Question
Answers

In the expansion of ${{\left( {{2}^{\dfrac{1}{3}}}+{{3}^{-\dfrac{1}{3}}} \right)}^{n}}$, the ratio of the ${{7}^{th}}$ term from the beginning to the ${{7}^{th}}$ term from the end is 1 : 6, then n is equal to –
(a) 6
(b) 7
(c) 8
(d) 9

Answer
VerifiedVerified
156k+ views
Hint: For solving this question, we need to know about the basic concepts of binomial theorem and the basic properties of algebraic expansion raised to the power of n. The formula for ${{(a+b)}^{n}}$ is given by $\sum\limits_{r=0}^{n}{\dfrac{n!}{r!\left( n-r \right)!}{{a}^{r}}{{b}^{n-r}}}$. We will use this to obtain the ${{7}^{th}}$ term from the beginning and the ${{7}^{th}}$ term from the end.

Complete step-by-step answer:
While solving the problem we should know the basics of binomial theorem and how to expand an algebraic expression raised to the power n. Now, we know that the formula for ${{(a+b)}^{n}}$ is given by $\sum\limits_{r=0}^{n}{\dfrac{n!}{r!\left( n-r \right)!}{{a}^{n-r}}{{b}^{r}}}$. Thus, in general, the ${{r}^{th}}$ from the beginning would be $\dfrac{n!}{(r-1)!\left( n-r+1 \right)!}{{a}^{n-r+1}}{{b}^{r-1}}$. Thus, to solve this problem, we have the ${{7}^{th}}$ term as –
 =$\dfrac{n!}{6!\left( n-6 \right)!}{{a}^{n-6}}{{b}^{6}}$
(Now, we know that a =${{2}^{\dfrac{1}{3}}}$ and b = ${{3}^{-\dfrac{1}{3}}}$, since, the expression here is ${{\left( {{2}^{\dfrac{1}{3}}}+{{3}^{-\dfrac{1}{3}}} \right)}^{n}}$)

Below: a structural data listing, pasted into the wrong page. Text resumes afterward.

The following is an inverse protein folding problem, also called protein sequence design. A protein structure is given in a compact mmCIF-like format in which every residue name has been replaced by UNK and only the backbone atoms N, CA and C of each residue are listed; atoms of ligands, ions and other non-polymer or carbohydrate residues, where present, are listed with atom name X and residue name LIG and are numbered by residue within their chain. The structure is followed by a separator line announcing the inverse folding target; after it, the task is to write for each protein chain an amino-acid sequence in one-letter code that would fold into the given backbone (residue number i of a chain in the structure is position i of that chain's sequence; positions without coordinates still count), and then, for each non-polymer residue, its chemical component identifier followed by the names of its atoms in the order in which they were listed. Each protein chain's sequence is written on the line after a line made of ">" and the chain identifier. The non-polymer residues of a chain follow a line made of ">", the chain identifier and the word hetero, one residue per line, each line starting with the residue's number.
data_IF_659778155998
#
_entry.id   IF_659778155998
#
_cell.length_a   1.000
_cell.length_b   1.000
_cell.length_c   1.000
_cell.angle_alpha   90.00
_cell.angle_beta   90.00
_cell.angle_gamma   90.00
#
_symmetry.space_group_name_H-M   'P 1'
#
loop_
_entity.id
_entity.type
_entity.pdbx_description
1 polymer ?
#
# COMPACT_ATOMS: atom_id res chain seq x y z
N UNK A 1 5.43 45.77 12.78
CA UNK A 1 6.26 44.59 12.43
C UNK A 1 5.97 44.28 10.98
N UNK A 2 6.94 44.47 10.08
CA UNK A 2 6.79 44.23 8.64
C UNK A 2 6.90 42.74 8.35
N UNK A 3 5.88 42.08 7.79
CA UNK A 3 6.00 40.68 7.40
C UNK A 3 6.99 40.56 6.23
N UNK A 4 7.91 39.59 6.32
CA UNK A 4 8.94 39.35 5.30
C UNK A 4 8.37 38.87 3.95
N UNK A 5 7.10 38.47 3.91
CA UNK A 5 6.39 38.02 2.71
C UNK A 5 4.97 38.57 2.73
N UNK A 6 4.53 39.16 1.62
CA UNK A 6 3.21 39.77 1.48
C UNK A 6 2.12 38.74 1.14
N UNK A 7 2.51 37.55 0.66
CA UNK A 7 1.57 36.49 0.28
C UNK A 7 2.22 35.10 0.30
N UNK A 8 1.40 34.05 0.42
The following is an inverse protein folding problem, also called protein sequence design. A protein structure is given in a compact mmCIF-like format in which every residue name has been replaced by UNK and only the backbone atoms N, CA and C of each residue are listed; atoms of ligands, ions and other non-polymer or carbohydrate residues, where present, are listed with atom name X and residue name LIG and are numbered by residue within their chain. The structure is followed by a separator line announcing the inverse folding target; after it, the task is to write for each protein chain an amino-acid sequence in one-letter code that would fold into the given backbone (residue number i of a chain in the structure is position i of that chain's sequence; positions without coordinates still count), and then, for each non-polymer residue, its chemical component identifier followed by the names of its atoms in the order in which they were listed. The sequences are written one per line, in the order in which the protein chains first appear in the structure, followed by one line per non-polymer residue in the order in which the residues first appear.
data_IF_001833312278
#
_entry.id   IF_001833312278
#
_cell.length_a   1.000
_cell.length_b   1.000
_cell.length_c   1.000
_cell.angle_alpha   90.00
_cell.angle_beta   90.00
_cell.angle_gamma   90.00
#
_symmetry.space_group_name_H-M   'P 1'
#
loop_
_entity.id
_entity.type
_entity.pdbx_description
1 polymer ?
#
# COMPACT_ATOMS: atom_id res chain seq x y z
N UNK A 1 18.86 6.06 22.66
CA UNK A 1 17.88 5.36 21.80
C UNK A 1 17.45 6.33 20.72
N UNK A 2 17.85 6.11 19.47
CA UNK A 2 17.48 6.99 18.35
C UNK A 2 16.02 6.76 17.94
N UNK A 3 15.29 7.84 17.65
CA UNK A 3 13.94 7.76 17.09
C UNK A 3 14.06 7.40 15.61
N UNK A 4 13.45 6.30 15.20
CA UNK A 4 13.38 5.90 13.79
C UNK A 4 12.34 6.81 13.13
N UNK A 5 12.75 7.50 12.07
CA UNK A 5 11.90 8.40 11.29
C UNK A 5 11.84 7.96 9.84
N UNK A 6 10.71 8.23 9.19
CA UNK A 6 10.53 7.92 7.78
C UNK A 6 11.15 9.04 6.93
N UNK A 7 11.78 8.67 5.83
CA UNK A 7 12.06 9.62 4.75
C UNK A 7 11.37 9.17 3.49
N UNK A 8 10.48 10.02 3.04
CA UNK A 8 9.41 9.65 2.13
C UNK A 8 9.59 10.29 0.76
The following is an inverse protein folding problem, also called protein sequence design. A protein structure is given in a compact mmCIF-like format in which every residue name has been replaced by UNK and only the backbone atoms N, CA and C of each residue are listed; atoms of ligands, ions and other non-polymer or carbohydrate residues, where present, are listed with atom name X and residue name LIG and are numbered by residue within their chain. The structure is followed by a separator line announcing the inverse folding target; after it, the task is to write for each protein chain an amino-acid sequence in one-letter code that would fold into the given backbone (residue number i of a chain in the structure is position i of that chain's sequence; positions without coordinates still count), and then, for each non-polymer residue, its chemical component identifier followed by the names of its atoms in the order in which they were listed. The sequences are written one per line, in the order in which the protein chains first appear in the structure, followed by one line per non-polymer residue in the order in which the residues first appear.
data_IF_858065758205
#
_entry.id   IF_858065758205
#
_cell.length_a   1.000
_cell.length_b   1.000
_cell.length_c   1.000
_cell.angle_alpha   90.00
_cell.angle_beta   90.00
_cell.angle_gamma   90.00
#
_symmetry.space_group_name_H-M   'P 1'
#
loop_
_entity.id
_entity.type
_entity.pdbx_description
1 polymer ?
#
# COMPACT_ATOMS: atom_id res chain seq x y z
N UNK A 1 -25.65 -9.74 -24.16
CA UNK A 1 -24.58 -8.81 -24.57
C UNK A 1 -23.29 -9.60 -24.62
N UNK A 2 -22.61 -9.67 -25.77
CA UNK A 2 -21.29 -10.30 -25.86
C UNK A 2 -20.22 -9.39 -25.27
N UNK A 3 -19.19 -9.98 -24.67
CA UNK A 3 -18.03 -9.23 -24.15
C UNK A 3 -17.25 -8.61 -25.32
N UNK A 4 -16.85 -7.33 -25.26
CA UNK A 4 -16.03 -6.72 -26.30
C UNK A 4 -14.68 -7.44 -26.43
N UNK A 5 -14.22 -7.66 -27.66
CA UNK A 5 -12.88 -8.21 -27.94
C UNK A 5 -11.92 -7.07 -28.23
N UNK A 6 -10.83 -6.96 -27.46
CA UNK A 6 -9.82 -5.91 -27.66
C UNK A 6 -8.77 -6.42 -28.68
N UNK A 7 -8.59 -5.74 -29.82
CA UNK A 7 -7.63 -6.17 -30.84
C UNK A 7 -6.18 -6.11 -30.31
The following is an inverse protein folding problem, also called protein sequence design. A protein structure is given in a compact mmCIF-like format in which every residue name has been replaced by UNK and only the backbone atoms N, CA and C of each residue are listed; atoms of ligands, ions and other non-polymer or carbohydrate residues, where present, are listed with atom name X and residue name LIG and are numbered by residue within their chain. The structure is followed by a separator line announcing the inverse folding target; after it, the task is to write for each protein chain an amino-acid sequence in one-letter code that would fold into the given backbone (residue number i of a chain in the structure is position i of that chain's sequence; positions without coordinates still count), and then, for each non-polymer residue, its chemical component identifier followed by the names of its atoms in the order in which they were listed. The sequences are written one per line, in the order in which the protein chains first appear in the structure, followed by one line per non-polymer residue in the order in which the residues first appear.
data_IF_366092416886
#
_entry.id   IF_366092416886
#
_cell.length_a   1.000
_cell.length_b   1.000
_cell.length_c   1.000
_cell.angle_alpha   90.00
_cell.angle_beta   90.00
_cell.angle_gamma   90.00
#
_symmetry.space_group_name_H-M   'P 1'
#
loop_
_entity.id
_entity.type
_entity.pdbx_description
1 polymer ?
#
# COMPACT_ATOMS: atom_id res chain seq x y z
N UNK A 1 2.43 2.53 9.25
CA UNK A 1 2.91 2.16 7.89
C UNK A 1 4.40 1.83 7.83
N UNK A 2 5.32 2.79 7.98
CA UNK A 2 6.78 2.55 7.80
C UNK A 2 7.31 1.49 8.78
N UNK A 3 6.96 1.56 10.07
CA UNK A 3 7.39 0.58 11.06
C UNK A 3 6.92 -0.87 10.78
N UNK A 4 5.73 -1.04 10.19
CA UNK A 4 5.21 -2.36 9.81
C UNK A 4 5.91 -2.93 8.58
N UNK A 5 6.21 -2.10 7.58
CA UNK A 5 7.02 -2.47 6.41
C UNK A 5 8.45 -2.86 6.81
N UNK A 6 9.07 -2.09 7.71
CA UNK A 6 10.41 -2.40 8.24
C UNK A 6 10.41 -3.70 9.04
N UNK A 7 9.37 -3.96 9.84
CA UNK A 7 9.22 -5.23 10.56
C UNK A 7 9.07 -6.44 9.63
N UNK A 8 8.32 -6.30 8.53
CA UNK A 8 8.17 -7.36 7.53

= \[\dfrac{n!}{6!\left( n-6 \right)!}{{\left( {{2}^{\dfrac{1}{3}}} \right)}^{n-6}}{{\left( {{3}^{-\dfrac{1}{3}}} \right)}^{6}}\] -- (1)
Now, the ${{7}^{th}}$ term from the end would be the ${{(n-6)}^{th}}$ term from the beginning. Thus, we have,
= $\dfrac{n!}{\left( n-6 \right)!6!}{{\left( {{2}^{\dfrac{1}{3}}} \right)}^{6}}{{\left( {{3}^{-\dfrac{1}{3}}} \right)}^{n-6}}$ -- (2)
Since, the ratio is 1:6. Thus, we have
 $\dfrac{{{\left( {{2}^{\dfrac{1}{3}}} \right)}^{n-6}}{{\left( {{3}^{-\dfrac{1}{3}}} \right)}^{6}}}{{{\left( {{2}^{\dfrac{1}{3}}} \right)}^{6}}{{\left( {{3}^{-\dfrac{1}{3}}} \right)}^{n-6}}}=\dfrac{1}{6}$
Thus,
${{\left( {{2}^{\dfrac{1}{3}}} \right)}^{(n-6)-6}}{{\left( {{3}^{-\dfrac{1}{3}}} \right)}^{6-(n-6)}}=\dfrac{1}{6}$
${{\left( {{2}^{\dfrac{1}{3}}} \right)}^{n-12}}{{\left( {{3}^{-\dfrac{1}{3}}} \right)}^{12-n}}=\dfrac{1}{6}$
${{\left( {{2}^{-\dfrac{1}{3}}} \right)}^{12-n}}{{\left( {{3}^{-\dfrac{1}{3}}} \right)}^{12-n}}=\dfrac{1}{6}$
\[{{\left( {{2}^{-\dfrac{1}{3}}}\times {{3}^{-\dfrac{1}{3}}} \right)}^{12-n}}=\dfrac{1}{6}\]
\[{{\left( {{(2\times 3)}^{-\dfrac{1}{3}}} \right)}^{12-n}}=\dfrac{1}{6}\]
\[{{\left( {{6}^{-\dfrac{1}{3}}} \right)}^{12-n}}=\dfrac{1}{6}\]
\[{{\left( {{6}^{-\dfrac{1}{3}}} \right)}^{12-n}}={{6}^{-1}}\]
Now, we can compare the co-efficient to get the required value of n. We have,
$\dfrac{-(12-n)}{3}=-1$
-(12-n) = -3
12-n = 3
n = 9
Hence, the correct answer is (d) 9.

Note: We should be aware about the basic expansion because although we can expand algebraic expression raised to the power less than 3 by hand with ease, it becomes much more difficult to expand higher order terms such as in this case for power raised to 7. Thus, in such cases we need to remember the formula for the binomial theorem which can help us to get a particular coefficient value easily.